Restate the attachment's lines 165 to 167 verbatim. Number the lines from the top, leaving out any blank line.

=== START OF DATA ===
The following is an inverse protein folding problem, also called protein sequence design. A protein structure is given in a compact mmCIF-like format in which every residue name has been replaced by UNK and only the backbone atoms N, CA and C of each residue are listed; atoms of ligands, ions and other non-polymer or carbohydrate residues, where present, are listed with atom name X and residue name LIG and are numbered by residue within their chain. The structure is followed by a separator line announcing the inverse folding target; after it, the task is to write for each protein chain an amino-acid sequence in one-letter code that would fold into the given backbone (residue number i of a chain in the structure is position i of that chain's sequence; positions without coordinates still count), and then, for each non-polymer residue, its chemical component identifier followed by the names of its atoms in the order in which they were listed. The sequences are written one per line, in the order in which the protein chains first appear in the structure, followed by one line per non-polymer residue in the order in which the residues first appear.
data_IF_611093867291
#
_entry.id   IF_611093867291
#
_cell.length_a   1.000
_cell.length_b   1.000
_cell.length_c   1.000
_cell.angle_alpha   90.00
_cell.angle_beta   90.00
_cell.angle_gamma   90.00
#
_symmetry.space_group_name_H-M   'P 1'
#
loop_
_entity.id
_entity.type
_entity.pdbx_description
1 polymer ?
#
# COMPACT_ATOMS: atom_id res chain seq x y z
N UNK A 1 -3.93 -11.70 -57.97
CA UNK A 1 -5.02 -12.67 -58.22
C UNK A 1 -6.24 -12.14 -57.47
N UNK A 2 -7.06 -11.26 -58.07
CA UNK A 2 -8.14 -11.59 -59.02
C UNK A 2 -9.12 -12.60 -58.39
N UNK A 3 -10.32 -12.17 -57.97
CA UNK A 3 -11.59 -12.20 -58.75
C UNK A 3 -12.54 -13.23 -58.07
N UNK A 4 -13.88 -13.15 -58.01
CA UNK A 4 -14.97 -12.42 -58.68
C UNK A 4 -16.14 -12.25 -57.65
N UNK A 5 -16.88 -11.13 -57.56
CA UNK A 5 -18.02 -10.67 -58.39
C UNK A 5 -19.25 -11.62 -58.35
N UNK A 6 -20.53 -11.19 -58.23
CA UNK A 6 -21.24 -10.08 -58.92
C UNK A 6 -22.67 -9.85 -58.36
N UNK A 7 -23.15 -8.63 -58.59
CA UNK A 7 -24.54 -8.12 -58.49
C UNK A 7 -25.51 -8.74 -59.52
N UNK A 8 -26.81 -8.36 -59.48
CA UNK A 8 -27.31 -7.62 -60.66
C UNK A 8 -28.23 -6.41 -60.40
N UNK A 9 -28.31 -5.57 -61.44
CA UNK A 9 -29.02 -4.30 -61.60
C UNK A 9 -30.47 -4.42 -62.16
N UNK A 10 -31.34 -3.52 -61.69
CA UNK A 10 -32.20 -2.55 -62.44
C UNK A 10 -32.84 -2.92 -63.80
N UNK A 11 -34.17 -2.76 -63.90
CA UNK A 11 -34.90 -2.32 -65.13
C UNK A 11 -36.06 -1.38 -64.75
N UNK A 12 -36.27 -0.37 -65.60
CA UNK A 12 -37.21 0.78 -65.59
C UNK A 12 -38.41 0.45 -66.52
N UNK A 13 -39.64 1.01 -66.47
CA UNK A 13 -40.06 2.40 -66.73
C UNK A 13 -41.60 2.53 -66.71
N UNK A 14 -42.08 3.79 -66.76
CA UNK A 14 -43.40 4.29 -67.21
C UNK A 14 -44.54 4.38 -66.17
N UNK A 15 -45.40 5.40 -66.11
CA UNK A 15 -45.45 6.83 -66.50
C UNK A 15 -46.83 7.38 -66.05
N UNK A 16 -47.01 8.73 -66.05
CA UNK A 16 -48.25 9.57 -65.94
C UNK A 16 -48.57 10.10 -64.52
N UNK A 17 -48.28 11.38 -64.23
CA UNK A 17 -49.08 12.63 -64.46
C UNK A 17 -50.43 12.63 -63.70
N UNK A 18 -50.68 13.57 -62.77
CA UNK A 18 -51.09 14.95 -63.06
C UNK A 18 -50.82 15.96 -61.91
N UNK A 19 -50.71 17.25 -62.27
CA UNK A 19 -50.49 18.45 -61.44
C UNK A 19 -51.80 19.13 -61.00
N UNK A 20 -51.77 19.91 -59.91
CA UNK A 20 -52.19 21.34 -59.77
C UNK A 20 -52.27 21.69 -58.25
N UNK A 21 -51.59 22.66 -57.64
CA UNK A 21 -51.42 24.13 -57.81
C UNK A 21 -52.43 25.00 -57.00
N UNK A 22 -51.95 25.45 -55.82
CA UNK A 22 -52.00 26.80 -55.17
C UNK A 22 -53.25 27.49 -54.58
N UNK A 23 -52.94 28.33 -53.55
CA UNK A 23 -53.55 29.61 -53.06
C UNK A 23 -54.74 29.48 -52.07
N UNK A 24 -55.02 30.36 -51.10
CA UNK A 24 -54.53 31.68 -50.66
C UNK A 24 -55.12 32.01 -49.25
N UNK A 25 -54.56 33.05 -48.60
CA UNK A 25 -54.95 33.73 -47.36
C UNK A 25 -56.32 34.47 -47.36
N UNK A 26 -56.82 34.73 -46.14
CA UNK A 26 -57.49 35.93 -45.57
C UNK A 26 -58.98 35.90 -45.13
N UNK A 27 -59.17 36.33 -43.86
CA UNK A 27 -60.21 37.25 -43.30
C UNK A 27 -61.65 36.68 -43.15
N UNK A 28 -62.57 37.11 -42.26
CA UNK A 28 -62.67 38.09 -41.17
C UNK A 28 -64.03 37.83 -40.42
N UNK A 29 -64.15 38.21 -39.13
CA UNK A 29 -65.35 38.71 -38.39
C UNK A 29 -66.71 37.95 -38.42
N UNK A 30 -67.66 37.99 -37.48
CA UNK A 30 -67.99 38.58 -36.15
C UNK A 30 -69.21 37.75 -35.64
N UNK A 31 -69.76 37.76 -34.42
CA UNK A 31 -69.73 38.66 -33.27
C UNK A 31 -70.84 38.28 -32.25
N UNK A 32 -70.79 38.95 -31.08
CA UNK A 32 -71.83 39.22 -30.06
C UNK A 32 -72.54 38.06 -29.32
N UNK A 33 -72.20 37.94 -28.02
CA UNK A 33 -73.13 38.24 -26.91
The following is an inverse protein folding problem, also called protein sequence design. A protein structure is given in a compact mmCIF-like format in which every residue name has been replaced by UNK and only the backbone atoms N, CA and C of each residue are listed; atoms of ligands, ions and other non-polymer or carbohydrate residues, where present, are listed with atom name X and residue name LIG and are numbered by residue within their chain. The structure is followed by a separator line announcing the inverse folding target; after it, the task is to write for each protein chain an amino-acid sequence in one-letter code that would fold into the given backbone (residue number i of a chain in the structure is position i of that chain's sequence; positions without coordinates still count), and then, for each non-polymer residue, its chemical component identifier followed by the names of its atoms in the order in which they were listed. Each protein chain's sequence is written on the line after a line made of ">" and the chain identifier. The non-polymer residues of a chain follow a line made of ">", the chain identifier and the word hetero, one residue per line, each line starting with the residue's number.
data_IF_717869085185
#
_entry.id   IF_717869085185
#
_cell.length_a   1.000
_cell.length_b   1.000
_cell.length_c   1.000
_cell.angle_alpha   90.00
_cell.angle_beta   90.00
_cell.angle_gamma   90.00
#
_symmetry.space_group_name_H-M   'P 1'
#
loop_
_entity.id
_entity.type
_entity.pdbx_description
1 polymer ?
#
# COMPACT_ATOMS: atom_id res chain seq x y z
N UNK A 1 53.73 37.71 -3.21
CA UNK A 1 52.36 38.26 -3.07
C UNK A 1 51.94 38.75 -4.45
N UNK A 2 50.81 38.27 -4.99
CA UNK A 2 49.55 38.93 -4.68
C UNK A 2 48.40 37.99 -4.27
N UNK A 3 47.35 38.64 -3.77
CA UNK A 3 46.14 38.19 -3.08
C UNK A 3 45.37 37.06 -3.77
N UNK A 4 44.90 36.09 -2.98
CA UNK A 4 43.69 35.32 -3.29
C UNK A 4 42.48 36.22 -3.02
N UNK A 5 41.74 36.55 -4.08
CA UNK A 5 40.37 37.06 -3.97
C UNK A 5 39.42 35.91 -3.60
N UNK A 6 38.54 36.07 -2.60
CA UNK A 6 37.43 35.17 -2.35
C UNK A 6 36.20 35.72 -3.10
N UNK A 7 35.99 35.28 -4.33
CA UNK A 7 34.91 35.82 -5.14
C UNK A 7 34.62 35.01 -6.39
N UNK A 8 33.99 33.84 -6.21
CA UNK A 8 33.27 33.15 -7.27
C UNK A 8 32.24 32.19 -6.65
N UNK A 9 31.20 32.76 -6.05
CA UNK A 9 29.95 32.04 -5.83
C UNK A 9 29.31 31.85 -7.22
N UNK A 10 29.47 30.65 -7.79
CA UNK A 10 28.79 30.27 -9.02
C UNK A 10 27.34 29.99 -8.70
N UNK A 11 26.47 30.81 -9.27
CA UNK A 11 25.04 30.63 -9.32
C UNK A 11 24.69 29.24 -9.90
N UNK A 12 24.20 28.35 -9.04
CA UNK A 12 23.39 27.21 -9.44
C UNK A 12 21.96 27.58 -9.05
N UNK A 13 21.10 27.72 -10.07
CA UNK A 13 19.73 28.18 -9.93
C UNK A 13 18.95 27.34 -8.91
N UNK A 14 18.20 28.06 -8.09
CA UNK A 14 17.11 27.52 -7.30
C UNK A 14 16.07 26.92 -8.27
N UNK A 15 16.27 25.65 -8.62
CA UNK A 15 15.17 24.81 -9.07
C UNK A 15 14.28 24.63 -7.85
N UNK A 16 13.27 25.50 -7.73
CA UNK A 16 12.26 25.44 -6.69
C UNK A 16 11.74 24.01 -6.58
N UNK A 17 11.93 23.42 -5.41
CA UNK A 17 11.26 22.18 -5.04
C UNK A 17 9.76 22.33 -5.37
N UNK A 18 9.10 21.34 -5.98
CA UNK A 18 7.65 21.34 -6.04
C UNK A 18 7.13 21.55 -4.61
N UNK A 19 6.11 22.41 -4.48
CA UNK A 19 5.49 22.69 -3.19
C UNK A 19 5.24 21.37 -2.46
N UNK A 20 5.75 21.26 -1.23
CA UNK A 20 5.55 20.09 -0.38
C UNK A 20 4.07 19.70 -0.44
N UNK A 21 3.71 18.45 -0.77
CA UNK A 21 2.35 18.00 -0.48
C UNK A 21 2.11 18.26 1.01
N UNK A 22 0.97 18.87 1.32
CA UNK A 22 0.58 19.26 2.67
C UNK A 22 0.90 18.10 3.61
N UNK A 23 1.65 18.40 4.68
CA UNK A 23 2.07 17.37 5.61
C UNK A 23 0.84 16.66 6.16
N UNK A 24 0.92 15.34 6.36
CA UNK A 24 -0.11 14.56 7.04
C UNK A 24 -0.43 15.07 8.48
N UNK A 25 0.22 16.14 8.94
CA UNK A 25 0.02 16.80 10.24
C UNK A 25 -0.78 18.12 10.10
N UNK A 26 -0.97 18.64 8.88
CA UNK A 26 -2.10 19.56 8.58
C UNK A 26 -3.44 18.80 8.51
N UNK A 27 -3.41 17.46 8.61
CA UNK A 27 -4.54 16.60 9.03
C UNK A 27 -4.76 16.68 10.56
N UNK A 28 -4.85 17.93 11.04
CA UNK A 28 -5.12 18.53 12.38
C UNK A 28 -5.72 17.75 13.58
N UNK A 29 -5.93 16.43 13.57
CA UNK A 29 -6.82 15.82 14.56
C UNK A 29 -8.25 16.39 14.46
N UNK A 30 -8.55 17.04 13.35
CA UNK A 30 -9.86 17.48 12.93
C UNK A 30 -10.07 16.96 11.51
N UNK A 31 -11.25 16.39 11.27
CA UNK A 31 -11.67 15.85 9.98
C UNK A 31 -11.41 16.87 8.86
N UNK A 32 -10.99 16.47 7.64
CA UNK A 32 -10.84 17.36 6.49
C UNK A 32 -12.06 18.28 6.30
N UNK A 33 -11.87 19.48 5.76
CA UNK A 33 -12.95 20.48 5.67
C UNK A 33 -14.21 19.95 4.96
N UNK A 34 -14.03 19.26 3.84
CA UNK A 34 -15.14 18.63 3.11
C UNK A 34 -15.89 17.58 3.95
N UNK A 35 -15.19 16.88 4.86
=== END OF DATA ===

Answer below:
N UNK A 9 31.20 32.76 -6.05
CA UNK A 9 29.95 32.04 -5.83
C UNK A 9 29.31 31.85 -7.22